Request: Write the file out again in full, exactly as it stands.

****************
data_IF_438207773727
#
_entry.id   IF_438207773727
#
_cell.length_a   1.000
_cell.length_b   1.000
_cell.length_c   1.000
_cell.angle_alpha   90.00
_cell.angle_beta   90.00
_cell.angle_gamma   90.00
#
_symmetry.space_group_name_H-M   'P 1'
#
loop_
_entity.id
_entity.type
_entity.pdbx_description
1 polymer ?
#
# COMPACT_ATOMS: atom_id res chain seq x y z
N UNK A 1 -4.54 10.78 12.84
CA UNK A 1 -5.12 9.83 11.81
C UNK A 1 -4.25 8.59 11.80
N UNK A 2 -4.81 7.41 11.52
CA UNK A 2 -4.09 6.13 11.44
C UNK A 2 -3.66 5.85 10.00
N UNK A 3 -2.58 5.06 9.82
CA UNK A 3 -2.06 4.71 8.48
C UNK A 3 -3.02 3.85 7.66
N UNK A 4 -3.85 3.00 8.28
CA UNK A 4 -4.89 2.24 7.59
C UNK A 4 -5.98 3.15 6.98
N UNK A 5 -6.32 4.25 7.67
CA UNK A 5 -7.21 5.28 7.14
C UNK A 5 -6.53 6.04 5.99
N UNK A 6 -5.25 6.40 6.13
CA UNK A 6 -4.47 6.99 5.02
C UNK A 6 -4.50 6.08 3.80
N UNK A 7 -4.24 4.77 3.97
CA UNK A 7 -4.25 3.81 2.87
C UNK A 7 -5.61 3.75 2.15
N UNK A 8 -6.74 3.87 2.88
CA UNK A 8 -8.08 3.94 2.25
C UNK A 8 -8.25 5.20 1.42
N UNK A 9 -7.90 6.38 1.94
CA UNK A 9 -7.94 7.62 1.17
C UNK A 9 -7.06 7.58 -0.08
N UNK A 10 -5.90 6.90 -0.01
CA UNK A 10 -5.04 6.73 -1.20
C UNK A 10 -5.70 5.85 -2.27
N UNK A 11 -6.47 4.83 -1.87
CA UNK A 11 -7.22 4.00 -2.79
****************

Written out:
data_IF_438207773727
#
_entry.id   IF_438207773727
#
_cell.length_a   1.000
_cell.length_b   1.000
_cell.length_c   1.000
_cell.angle_alpha   90.00
_cell.angle_beta   90.00
_cell.angle_gamma   90.00
#
_symmetry.space_group_name_H-M   'P 1'
#
loop_
_entity.id
_entity.type
_entity.pdbx_description
1 polymer ?
#
# COMPACT_ATOMS: atom_id res chain seq x y z
N UNK A 1 -4.54 10.78 12.84
CA UNK A 1 -5.12 9.83 11.81
C UNK A 1 -4.25 8.59 11.80
N UNK A 2 -4.81 7.41 11.52
CA UNK A 2 -4.09 6.13 11.44
C UNK A 2 -3.66 5.85 10.00
N UNK A 3 -2.58 5.06 9.82
CA UNK A 3 -2.06 4.71 8.48
C UNK A 3 -3.02 3.85 7.66
N UNK A 4 -3.85 3.00 8.28
CA UNK A 4 -4.89 2.24 7.59
C UNK A 4 -5.98 3.15 6.98
N UNK A 5 -6.32 4.25 7.67
CA UNK A 5 -7.21 5.28 7.14
C UNK A 5 -6.53 6.04 5.99
N UNK A 6 -5.25 6.40 6.13
CA UNK A 6 -4.47 6.99 5.02
C UNK A 6 -4.50 6.08 3.80
N UNK A 7 -4.24 4.77 3.97
CA UNK A 7 -4.25 3.81 2.87
C UNK A 7 -5.61 3.75 2.15
N UNK A 8 -6.74 3.87 2.88
CA UNK A 8 -8.08 3.94 2.25
C UNK A 8 -8.25 5.20 1.42
N UNK A 9 -7.90 6.38 1.94
CA UNK A 9 -7.94 7.62 1.17
C UNK A 9 -7.06 7.58 -0.08
N UNK A 10 -5.90 6.90 -0.01
CA UNK A 10 -5.04 6.73 -1.20
C UNK A 10 -5.70 5.85 -2.27
N UNK A 11 -6.47 4.83 -1.87
CA UNK A 11 -7.22 4.00 -2.79